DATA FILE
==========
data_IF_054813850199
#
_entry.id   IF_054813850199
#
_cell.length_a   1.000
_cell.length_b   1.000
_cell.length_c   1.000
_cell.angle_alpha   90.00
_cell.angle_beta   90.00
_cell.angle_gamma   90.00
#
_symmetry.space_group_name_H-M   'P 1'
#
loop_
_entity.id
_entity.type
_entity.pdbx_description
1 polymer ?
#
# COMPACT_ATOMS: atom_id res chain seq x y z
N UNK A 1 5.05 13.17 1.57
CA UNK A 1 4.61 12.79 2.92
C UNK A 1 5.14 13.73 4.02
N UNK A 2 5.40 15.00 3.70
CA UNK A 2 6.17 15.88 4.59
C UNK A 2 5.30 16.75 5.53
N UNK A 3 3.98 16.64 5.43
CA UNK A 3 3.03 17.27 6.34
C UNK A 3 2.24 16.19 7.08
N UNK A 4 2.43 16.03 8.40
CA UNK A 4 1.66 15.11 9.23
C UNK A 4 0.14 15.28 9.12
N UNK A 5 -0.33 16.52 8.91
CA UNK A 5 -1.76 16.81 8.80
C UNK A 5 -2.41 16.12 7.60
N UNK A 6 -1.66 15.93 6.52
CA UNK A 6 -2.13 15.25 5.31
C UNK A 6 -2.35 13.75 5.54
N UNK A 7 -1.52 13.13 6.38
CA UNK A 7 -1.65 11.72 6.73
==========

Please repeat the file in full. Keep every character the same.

data_IF_054813850199
#
_entry.id   IF_054813850199
#
_cell.length_a   1.000
_cell.length_b   1.000
_cell.length_c   1.000
_cell.angle_alpha   90.00
_cell.angle_beta   90.00
_cell.angle_gamma   90.00
#
_symmetry.space_group_name_H-M   'P 1'
#
loop_
_entity.id
_entity.type
_entity.pdbx_description
1 polymer ?
#
# COMPACT_ATOMS: atom_id res chain seq x y z
N UNK A 1 5.05 13.17 1.57
CA UNK A 1 4.61 12.79 2.92
C UNK A 1 5.14 13.73 4.02
N UNK A 2 5.40 15.00 3.70
CA UNK A 2 6.17 15.88 4.59
C UNK A 2 5.30 16.75 5.53
N UNK A 3 3.98 16.64 5.43
CA UNK A 3 3.03 17.27 6.34
C UNK A 3 2.24 16.19 7.08
N UNK A 4 2.43 16.03 8.40
CA UNK A 4 1.66 15.11 9.23
C UNK A 4 0.14 15.28 9.12
N UNK A 5 -0.33 16.52 8.91
CA UNK A 5 -1.76 16.81 8.80
C UNK A 5 -2.41 16.12 7.60
N UNK A 6 -1.66 15.93 6.52
CA UNK A 6 -2.13 15.25 5.31
C UNK A 6 -2.35 13.75 5.54
N UNK A 7 -1.52 13.13 6.38
CA UNK A 7 -1.65 11.72 6.73